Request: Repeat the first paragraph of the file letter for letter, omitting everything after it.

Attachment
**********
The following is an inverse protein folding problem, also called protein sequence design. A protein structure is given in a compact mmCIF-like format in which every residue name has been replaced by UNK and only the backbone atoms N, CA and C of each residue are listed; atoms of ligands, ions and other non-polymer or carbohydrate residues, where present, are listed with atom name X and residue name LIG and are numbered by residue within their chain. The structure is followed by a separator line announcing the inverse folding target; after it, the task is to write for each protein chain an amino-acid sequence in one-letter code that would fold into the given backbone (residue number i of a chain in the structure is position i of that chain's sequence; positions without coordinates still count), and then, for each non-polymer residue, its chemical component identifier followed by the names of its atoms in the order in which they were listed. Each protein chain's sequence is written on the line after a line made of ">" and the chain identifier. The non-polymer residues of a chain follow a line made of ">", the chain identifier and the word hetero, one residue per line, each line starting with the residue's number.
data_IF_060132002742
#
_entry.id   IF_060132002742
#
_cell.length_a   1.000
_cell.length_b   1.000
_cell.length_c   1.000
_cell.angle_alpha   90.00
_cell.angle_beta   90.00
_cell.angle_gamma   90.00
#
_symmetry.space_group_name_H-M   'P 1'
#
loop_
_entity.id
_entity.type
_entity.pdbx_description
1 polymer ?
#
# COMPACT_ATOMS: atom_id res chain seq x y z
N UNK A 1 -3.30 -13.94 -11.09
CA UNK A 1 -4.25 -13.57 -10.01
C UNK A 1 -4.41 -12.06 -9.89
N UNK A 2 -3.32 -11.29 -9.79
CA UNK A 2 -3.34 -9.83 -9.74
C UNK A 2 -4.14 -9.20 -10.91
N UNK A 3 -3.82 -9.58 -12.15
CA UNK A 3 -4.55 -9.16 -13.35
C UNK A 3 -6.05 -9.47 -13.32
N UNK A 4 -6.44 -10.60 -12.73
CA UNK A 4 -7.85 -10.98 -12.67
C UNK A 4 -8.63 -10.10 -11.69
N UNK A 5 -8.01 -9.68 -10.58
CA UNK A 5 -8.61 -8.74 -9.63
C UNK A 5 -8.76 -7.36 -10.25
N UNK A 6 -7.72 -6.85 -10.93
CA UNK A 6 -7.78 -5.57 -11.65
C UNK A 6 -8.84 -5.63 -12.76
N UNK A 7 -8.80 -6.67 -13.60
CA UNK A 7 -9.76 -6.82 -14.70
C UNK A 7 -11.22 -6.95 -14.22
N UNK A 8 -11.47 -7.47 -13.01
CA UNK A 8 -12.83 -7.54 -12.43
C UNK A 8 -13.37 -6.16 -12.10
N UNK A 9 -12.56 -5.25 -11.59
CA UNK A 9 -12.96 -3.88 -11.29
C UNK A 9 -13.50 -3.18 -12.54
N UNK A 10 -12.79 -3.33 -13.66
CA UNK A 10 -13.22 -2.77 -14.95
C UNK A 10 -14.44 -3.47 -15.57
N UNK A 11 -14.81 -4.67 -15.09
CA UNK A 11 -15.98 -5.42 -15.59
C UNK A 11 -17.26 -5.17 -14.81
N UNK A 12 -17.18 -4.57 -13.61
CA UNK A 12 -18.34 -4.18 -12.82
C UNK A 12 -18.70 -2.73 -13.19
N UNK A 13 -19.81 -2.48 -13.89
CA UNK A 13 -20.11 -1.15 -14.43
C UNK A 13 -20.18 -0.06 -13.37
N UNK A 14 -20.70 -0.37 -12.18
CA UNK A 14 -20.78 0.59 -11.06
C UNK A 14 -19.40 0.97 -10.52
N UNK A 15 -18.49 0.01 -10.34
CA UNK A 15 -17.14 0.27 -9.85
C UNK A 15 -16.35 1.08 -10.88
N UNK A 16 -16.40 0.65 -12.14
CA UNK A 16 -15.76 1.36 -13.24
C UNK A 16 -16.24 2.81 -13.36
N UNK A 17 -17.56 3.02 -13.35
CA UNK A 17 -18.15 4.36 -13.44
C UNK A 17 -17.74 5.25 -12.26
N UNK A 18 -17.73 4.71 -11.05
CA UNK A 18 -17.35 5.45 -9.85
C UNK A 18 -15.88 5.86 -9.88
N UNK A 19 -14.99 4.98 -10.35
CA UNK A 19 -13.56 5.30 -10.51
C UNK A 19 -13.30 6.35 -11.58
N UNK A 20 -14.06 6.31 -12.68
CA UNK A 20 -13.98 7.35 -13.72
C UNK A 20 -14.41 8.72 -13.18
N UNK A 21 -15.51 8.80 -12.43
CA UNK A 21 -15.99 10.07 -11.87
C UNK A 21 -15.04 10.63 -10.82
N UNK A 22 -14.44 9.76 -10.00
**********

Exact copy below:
The following is an inverse protein folding problem, also called protein sequence design. A protein structure is given in a compact mmCIF-like format in which every residue name has been replaced by UNK and only the backbone atoms N, CA and C of each residue are listed; atoms of ligands, ions and other non-polymer or carbohydrate residues, where present, are listed with atom name X and residue name LIG and are numbered by residue within their chain. The structure is followed by a separator line announcing the inverse folding target; after it, the task is to write for each protein chain an amino-acid sequence in one-letter code that would fold into the given backbone (residue number i of a chain in the structure is position i of that chain's sequence; positions without coordinates still count), and then, for each non-polymer residue, its chemical component identifier followed by the names of its atoms in the order in which they were listed. Each protein chain's sequence is written on the line after a line made of ">" and the chain identifier. The non-polymer residues of a chain follow a line made of ">", the chain identifier and the word hetero, one residue per line, each line starting with the residue's number.